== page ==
Insummary,wedefinethepotentialecosystemserviceasthat provided bytheecosystembeforeitisused bybeneficiaries,at whichpointitbecomesarealisedecosystemservice.Therealised serviceequatestotheecosystemserviceflow,whosequantityisa functionoftheamountofpotentialservice,thenumberand char-acteristicsofbeneficiaries,andtheefficiencywithwhichtheyuse theservice.Quantifyingecosystemservicestoinformsustainable managementandtradeoffanalysisshouldthereforeaimtocapture informationonthepotentialservice,therealisedserviceusedby beneficiaries,aswellastheeconomicvalueofthatservice.

4. Issue2.Theroleofnaturalandhuman-derivedcapitalin thedeliveryofecosystemservices

4.1. Context

Definitions of ecosystem services initially framed humans purelyasusersofthebenefitsprovidedbytheenvironment.Recent

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frameworks (e.g. TEEB, 2010, 2013; UKNEA, 2011) incorporate humanswithinorinteractingwitha combinedsocial-ecological system,butwithoutspecifyingtheirrespectiveroles.Others(Tallis etal.,2012;Spangenbergetal.,2014;Fisheretal.,2013;Burkhard et al., 2014; Remme et al., 2014) go further tohighlight both theuseofservicesfromtheenvironment,and someinteraction betweenhumansandtheenvironmenttodeliverecosystem ser-vices, although this is often confined to the cultural services. However,therealityisarguablymorecomplex,andthereisdebate aboutboththeanthropocentricframingoftheecosystemservices conceptandtheroleofhumanswithinit(Spash,2009).Increasingly acrosstheglobe,landscapesillustratetheconnectionand inter-dependencebetweenhumansocietyandnature,andhavebeen co-producedthrougharelationshipbetweenthetwo(Gorg,2007; MatthewsandSelman,2006).Thiscombinednaturalandhuman settingismoreaccuratelydescribedasasocial-ecologicalsystem (Berkesetal.,2002;Olssenetal.,2004;OstromandCox,2010). Toagreatextent,allthreetypesoffinalecosystemservice: pro-visioning,regulatingandculturalservicesare‘co-produced’bythe environmentandpeople,evenatthestageofpotentialservice sup-ply.Thisisbecause,overmuchoftheglobe,thelandscapeisso modifiedbyhumansintermsofalterednaturalprocesses, agricul-turalpracticesandwithlarge-scaleinfrastructure,thatcontinued humaninterventionandmanagementofnaturalcapitalare nec-essaryforthedeliveryofmanyecosystemservices.Thechallenge fromanecosystemservicesperspectiveistocapturethiselement ofco-production. Contrastingwiththisidea ofco-production is theincreasingdesiretoseparatelyidentifytheelementsofnatural andhuman-derivedinputsforgreenaccountingorforvaluation. Weseektoaddressthischallengebyclearlyidentifyingtheroles ofnaturalandhuman-derivedcapitalstocksandflowswithina consistentframework,buildingontheclarifiedunderstandingof theelementsrequiredforanecosystemservicetooccur,outlined previously.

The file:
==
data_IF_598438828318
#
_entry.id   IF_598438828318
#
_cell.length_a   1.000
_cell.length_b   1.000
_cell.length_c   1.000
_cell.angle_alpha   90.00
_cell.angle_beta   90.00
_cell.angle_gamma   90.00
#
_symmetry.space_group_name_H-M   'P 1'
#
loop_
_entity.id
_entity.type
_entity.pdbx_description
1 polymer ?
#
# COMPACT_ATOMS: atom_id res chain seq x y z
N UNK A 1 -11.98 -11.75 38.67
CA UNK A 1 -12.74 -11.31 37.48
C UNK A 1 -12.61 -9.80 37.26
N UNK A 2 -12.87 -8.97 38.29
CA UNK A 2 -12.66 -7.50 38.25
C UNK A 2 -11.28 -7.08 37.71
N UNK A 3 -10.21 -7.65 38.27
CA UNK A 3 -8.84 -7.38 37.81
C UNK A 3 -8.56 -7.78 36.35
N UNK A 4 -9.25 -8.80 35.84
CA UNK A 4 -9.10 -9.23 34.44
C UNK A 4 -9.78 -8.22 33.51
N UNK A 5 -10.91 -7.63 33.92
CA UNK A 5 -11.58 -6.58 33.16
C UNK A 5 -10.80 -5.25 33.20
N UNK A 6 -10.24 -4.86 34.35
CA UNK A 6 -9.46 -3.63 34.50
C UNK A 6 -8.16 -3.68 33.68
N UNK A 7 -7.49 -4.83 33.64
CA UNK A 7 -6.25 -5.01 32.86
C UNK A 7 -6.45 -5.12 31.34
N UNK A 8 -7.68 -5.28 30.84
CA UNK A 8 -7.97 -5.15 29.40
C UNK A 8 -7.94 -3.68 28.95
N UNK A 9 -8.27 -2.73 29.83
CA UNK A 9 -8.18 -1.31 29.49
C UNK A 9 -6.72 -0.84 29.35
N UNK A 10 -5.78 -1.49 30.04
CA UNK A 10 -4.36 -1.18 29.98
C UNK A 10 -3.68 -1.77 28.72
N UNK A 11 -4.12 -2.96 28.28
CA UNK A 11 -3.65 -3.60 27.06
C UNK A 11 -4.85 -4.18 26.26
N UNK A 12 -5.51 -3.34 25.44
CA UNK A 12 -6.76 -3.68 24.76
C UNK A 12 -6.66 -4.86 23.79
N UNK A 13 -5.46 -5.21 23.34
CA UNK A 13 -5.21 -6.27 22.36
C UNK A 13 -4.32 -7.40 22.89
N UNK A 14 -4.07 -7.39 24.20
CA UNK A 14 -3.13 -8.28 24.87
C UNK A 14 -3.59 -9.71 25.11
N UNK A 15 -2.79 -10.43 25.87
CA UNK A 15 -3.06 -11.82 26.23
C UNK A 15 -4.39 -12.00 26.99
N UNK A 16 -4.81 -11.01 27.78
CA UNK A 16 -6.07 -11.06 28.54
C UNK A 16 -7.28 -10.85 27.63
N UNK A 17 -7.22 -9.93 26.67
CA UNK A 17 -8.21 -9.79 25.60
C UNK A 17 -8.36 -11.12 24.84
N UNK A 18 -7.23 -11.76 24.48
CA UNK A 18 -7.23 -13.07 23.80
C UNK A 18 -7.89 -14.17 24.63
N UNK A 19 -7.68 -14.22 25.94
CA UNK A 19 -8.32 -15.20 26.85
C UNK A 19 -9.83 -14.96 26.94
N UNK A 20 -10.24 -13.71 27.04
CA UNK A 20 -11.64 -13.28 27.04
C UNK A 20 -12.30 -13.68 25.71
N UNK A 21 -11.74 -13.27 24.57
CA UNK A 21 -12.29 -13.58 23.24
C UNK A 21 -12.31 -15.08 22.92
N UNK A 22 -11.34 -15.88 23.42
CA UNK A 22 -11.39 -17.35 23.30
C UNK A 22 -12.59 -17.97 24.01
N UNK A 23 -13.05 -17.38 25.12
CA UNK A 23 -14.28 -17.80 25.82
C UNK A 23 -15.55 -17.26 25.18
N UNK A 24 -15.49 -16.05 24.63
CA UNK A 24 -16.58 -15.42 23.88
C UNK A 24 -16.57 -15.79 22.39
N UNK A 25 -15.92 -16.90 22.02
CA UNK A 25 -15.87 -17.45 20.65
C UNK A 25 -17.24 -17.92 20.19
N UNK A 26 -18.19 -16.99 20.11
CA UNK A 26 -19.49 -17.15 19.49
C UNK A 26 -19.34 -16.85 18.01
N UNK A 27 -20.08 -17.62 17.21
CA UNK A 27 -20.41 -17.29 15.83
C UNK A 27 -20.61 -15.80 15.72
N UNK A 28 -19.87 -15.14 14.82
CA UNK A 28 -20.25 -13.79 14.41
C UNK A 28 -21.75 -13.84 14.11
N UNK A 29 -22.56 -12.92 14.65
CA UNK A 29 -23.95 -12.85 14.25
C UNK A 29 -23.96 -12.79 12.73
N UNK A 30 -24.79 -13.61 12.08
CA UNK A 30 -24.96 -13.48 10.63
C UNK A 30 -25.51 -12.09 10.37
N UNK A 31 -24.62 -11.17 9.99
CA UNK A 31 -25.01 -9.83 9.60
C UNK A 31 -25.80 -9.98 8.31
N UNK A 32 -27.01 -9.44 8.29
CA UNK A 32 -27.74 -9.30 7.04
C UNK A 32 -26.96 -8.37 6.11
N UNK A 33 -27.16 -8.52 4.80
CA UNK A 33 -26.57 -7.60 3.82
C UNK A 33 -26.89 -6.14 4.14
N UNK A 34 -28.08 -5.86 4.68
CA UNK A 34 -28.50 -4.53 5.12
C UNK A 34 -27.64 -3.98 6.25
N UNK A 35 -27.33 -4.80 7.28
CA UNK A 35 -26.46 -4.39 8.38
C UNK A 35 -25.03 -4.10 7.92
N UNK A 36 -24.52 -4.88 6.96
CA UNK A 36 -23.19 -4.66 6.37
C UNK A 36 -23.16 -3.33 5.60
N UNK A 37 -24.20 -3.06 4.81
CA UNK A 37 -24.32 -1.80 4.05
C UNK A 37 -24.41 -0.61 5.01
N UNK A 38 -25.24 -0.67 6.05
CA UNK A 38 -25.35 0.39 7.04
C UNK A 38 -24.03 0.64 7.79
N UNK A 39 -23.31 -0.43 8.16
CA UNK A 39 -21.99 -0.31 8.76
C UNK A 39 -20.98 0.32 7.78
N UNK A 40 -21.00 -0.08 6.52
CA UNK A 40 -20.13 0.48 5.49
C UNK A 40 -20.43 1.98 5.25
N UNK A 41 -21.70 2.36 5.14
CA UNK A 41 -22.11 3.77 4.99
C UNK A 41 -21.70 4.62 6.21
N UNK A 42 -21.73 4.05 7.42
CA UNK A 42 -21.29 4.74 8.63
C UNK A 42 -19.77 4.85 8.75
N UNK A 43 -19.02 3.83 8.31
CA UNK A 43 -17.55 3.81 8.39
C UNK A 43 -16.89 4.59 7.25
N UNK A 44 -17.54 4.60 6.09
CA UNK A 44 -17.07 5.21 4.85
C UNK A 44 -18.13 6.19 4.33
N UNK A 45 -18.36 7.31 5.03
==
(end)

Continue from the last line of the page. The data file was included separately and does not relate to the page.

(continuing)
4.2. Typesofcapital

Hereweadapttheclassificationassociatedwiththe Sustain-ableLivelihoodsApproach(SLA)(Carney,1998;Solesbury,2003), whichconsidersfivetypesofcapital:natural,human,produced, socialandfinancial.Weaddasixth‘cultural’capital,andprovide somedefinitionsbelow.Weusetheterm‘human-derivedcapital’to encapsulateproduced,human,social,culturalandfinancialcapital, asdistinctfromnaturalcapital.

Naturalcapitalhasbeenvariouslydefinedasthestockof phys-icalassetsintheenvironment(water,trees,minerals,species,etc.), butalsotheprocesses(e.g.waterpurification,climateregulation) fromwhichweobtainbenefits(e.g.NCC,2013).Widerdefinitions (e.g.Dailyetal.,2000),whichincludewholeecosystems,cause dif-ficultieswhentryingtounderstandhowthenaturalcomponents combinewithother,human-derivedinputstoproduceecosystem services,andfailtorecognisehowthequalityofcapitalalsoaffects theecosystemservicesproduced. In thispaper wedefine capi-tal‘stocks’asbeingassetsintheenvironmentandcapital‘flows’ astransformations or movement of those stocks.We adopt an encompassingdefinitionofnaturalcapitalas“Aconfiguration(over timeandspace)ofnaturalresourcesandecologicalprocessesthat contributesthroughitsexistenceand/orinsomecombination,to humanwelfare”(Dickieetal.,2014).Wediscussbelowhow knowl-edgeoftheircharacteristicsandtheinteractionsbetweennatural capitalstocksandflowsisessentialinordertounderstandnotonly howservicesaredeliveredbuthowtheymightbemanaged sustain-ably.Thedistinctionbetweennaturalandhuman-derivedcapital isnotclearinthecontextofdomesticatedplantsandanimals.We usethetermcultivatednaturalcapital(Daly,2005)toincludecrop

cultivarsandlivestockbreeds,atermwhichhasalsobeenapplied togreeninfrastructuresuchascityparks.

Human-derivedcapital,isanumbrellatermencapsulatingthe followingformsofcapital: